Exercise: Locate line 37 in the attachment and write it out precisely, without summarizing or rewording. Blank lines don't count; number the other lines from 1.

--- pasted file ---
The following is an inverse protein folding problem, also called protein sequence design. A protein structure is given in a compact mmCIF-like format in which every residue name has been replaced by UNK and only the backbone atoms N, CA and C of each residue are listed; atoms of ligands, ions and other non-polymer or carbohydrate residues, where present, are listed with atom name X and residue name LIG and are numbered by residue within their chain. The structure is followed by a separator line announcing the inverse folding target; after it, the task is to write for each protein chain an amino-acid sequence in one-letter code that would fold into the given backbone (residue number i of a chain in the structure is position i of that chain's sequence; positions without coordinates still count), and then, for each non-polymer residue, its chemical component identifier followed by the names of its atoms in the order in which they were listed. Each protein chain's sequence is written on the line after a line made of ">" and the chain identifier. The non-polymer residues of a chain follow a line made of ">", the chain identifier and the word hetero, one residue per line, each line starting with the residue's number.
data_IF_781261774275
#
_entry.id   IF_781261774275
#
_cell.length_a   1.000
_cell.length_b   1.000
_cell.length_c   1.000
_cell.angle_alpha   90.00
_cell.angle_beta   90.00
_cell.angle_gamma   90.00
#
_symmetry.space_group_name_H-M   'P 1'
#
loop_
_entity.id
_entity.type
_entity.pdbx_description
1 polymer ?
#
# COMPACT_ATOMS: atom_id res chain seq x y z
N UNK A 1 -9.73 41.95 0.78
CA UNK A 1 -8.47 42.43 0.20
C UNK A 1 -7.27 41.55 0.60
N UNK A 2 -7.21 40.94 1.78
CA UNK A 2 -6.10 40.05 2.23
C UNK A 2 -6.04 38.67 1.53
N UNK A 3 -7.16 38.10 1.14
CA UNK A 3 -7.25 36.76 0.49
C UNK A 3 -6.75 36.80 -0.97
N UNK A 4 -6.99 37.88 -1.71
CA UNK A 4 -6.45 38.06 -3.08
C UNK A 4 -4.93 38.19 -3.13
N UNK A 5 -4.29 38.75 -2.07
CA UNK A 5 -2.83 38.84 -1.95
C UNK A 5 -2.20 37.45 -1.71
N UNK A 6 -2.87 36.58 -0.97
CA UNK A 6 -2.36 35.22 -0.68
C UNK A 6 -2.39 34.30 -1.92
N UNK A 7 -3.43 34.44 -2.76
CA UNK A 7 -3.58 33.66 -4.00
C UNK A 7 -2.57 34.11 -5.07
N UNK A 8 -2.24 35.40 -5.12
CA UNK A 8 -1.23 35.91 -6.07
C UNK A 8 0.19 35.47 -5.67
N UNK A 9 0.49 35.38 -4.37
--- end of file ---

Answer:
N UNK A 6 -2.87 36.58 -0.97